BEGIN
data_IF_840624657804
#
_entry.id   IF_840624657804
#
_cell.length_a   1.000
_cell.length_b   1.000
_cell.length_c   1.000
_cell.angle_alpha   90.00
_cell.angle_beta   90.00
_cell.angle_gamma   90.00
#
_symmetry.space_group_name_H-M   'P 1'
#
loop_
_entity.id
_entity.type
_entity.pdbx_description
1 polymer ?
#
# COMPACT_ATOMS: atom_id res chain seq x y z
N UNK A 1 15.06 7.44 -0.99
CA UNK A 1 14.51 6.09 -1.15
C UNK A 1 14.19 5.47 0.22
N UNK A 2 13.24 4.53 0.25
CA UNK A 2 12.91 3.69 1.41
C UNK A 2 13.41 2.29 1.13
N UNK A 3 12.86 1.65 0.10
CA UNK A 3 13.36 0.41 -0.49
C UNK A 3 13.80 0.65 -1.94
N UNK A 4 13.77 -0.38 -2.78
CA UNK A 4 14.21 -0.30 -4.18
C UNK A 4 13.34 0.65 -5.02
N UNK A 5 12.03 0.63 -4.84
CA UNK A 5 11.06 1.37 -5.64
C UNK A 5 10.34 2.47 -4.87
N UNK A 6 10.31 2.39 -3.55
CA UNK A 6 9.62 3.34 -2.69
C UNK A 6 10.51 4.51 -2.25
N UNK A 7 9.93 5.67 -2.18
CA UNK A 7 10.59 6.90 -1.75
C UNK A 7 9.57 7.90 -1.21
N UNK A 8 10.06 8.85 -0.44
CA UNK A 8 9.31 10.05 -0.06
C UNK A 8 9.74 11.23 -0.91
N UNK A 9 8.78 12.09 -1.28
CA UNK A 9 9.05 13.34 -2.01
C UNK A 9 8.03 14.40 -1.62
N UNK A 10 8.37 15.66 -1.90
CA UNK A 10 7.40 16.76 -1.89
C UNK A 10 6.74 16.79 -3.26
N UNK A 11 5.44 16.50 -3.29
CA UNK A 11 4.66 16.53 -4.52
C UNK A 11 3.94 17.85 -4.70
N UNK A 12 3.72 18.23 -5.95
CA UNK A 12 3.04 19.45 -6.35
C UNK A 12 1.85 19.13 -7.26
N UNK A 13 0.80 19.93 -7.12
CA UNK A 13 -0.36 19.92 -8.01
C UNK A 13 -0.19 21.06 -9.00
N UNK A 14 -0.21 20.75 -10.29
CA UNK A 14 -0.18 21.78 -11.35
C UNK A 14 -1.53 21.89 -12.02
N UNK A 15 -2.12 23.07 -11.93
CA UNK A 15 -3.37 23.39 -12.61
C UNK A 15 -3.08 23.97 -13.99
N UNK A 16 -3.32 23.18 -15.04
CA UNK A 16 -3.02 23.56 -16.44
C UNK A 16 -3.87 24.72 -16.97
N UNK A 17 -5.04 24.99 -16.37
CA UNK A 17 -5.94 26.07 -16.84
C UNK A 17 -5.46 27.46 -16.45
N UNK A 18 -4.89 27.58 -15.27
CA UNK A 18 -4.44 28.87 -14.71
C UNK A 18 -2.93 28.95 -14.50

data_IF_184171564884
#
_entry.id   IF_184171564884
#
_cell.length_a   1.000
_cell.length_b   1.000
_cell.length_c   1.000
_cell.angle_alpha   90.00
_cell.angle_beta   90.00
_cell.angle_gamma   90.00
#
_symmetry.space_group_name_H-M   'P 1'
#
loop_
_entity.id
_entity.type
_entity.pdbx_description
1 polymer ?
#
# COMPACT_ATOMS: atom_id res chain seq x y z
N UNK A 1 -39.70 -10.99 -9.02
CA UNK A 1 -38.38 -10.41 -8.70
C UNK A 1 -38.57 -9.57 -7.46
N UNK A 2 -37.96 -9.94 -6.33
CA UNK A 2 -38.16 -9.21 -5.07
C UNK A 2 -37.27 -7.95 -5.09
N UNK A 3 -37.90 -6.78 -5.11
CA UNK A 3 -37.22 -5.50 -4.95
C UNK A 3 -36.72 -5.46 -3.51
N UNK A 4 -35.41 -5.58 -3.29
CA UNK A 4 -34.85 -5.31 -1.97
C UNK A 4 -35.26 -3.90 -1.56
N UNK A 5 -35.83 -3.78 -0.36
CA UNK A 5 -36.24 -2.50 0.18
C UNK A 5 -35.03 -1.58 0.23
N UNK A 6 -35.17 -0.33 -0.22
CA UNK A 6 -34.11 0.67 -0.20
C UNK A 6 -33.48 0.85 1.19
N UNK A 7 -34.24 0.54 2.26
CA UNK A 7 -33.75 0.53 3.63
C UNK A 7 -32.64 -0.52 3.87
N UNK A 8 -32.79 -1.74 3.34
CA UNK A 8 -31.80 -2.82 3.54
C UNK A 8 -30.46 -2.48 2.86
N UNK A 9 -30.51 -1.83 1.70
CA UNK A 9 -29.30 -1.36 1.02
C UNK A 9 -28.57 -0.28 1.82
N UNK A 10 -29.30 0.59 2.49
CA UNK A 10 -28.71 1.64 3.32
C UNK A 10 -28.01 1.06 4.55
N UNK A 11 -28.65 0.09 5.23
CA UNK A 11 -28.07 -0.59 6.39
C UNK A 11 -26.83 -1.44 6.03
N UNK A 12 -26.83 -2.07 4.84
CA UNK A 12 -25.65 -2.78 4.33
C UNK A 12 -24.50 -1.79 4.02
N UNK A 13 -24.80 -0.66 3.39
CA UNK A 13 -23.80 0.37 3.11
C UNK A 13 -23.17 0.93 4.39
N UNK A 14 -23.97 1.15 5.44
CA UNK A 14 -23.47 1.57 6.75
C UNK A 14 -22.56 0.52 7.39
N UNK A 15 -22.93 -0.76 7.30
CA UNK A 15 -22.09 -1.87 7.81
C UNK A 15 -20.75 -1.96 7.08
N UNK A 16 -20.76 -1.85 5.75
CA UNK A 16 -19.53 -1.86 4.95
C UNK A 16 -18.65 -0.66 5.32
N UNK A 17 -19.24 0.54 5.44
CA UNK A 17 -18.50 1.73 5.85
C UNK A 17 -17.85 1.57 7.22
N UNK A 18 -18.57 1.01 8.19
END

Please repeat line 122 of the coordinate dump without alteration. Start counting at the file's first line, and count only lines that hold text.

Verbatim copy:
N UNK A 10 -29.30 0.59 2.49